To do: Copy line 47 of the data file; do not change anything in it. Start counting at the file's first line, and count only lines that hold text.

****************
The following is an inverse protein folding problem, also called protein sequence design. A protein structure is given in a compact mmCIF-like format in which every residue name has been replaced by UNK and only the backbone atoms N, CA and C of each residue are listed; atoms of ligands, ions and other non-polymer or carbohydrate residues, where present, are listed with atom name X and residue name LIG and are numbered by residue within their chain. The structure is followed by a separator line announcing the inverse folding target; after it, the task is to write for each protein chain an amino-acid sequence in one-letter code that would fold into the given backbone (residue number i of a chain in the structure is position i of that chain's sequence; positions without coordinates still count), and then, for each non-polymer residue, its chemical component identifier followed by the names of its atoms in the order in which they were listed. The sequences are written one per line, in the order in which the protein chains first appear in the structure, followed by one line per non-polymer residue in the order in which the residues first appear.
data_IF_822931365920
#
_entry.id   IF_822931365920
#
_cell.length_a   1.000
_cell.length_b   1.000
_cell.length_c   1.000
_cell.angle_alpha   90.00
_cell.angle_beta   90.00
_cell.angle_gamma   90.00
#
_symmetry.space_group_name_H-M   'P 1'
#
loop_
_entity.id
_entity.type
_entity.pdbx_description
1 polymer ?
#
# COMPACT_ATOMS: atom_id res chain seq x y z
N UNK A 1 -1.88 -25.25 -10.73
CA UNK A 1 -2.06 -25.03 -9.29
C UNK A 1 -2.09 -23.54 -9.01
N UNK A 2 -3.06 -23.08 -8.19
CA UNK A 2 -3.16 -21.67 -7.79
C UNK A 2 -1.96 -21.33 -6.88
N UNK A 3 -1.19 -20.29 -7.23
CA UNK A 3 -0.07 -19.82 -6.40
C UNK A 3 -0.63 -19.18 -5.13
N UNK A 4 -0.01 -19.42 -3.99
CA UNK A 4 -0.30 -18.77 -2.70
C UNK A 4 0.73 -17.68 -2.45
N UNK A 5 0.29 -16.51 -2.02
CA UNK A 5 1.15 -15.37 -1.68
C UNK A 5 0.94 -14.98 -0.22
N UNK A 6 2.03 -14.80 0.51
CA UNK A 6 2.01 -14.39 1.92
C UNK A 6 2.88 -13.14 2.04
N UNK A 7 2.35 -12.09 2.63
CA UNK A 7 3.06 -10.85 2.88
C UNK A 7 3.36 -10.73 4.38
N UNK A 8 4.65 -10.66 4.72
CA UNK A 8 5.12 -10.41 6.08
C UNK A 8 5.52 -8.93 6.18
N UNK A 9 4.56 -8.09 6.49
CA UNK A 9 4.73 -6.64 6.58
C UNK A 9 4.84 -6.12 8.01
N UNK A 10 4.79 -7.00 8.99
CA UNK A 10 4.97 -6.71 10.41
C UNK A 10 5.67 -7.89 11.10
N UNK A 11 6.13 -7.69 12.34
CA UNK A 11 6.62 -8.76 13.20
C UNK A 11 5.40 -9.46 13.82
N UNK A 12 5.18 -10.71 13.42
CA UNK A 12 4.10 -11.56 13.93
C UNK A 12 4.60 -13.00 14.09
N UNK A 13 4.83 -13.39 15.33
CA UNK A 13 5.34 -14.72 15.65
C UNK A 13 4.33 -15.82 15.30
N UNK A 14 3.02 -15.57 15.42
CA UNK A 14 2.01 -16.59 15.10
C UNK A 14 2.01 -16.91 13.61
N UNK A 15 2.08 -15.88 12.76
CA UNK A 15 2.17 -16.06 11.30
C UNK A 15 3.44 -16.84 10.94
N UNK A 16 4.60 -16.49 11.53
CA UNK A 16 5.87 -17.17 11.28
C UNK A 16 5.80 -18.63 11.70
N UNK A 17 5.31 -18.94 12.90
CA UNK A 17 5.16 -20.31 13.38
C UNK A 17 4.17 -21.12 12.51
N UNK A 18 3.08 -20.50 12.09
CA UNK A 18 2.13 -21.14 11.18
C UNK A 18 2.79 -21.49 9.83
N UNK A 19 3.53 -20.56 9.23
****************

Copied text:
CA UNK A 9 4.73 -6.64 6.58